By Jenny Flannagan
Do any of you remember a campaign run by the Body Shop in 1998 featuring the “Ruby” doll? In case
you don’t, here she is:
You could argue that producing another plastic doll wasn’t the best way to challenge stereotypes of women in the media. The very concept of reducing femininity (or even masculinity) to an inanimate ideal is flawed and unhelpful. But it got a lot of people’s attention and, in Anita Roddick’s words, “[exposed] the cruel irony of the myth that a company must make a woman feel inferior in order to win her loyalty.”
I stumbled across her voluptuous form only a year or so ago while googling on behalf of my theatre company, The Ruby Dolls. I enjoy the coincidence of our names.
And I’ve thought about her again this past month, while The Ruby Dolls have spent August performing at the Edinburgh Fringe. We’ve had a fair amount of press attention, most of it really positive. And during our very first interview, we were grilled on our feminist credentials.
How could we claim to be intelligent women telling important stories with a name that made us sound like “a strip-tease act” (asked Fest Magazine)? Why had we chosen such a pejorative name, seemingly contradicting our more sophisticated ideals?
There were others who challenged us on the same front: The Telegraph found “the ‘doll’ conceit” to be “a little too infantilizing.”
The truth about the genesis of our name is that we started as a group who mainly sang in harmony, which was when we named ourselves. We wore Ruby Woo lipstick. We had styled ourselves in a 1940s vein because of all that era had enabled in terms of the changing role of women in our culture. The name ‘The Ruby Dolls’ seemed to fit into that world.
Then we decided we really wanted to be a theatre company; that singing songs from a bygone era, or in a bygone style, wasn’t enough. We had more to say to the world.
And from the start, one of our biggest sources of inspiration was cabaret. Which is a difficult term to use as it means different things to different people. So let me be more specific. One of the strongest reference points for us was Weimar cabaret, where performance became a means of protest against the political repression of the world up above. Art subverted, satirized, and resisted the growing Nazi movement, through the seemingly harmless or reductive frameworks of funny songs, puppetry, poetry, dancing.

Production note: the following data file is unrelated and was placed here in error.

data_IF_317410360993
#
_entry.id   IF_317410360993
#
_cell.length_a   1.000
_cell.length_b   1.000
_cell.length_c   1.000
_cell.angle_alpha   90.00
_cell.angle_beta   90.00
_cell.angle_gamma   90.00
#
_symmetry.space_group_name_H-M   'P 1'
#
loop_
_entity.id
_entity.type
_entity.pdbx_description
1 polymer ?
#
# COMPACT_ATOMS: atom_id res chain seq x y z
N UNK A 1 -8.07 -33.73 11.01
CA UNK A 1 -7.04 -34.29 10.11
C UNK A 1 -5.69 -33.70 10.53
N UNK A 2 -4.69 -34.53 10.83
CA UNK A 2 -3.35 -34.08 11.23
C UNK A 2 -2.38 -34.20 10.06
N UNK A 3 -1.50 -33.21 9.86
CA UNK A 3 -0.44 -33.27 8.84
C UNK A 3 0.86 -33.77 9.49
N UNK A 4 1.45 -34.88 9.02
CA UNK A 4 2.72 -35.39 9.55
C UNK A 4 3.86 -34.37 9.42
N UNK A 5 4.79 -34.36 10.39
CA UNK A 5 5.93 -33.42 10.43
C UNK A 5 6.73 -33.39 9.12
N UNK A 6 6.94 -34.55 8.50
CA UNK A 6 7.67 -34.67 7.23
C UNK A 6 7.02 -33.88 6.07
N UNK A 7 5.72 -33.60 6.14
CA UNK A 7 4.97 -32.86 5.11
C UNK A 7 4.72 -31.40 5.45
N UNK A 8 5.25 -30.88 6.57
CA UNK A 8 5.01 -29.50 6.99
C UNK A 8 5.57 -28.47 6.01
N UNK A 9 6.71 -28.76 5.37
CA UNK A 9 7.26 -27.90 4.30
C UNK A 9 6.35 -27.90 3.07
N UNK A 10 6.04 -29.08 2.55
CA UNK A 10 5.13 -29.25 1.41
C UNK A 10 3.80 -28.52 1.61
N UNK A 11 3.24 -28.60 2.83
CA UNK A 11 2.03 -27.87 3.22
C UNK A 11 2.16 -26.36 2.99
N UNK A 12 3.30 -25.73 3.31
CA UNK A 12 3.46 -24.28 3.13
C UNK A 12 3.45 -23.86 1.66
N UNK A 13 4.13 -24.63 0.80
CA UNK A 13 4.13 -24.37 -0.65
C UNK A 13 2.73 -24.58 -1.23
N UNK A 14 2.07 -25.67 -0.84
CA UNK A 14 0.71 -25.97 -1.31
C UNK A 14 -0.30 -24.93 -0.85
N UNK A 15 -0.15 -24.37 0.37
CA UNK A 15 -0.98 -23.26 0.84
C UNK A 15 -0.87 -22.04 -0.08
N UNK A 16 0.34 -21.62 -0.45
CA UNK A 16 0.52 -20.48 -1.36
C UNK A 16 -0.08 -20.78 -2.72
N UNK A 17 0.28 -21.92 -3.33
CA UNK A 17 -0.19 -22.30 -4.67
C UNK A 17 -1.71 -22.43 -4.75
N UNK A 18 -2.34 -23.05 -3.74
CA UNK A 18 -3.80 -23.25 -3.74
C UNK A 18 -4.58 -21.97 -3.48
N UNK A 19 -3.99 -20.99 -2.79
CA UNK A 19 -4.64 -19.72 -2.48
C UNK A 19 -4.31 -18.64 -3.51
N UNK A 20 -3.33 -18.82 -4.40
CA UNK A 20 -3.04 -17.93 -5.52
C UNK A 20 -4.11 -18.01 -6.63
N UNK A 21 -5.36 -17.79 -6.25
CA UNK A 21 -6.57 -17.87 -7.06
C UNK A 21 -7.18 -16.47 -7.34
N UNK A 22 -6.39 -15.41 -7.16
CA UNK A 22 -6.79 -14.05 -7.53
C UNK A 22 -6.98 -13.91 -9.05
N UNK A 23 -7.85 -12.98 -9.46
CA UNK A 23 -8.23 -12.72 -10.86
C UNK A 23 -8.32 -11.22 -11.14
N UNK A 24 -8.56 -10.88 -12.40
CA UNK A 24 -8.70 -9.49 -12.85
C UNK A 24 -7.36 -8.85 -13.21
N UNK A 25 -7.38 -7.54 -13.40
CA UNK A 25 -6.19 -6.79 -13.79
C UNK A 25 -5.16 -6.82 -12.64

There’s an element of disguise which has always been important in art. The least satisfying art is one dimensional and has no mystery to it.
So it’s interesting to me that people have reacted against our appearance and name, even though they have been quick to praise the intelligence and depth of our work. Why is glamour deemed to be inconsistent with serious femininity?
Names are always reductive; appearances can only tell you so much. But I reject these dismissals of the way we present ourselves as ‘belittling’. Our name and our look belong to an era where women were suddenly given new levels of freedom and independence, and allowed to do ‘men’s jobs’, but while still being expected to wear stockings and lipstick off duty. In some ways it reflects an ongoing struggle to express our femininity and identity in the world – and the confused ways it can be received. The show we did in Edinburgh was about family heritage – our own family histories, and the limitations imposed on those who came before us. There are less limitations now (in this country) but still plenty comment.
I don’t think it’s a simple issue to resolve. There are plenty notions of feminine beauty to be debunked, just like Ruby did more than a decade ago. I’m not naturally a red lipstick and heels kinda girl most of the time, so to be arguing in their favour is odd. But the experience of being judged and dismissed because of a style choice seems grossly unfair, and as ugly as any other kind of prejudice.
Jenny Flannagan is a writer, actress and film-maker. She has worked for Tearfund for the past 8 years, and her particular focus in recent times has been finding ways to capture and share stories of Christians serving their communities in diverse ways all around the world. She counts herself hugely privileged to travel and meet such extraordinary people. She is also a founding member of the theatre company The Ruby Dolls, described by Time Out as "an elegant, inventive and absorbing fusion of theatre, music, storytelling, dance and puppetry". She lives on a council estate in South London with her husband Andy, where they are trying to be downwardly mobile. They are part of The Well Community Church and lead a fledgling missional community.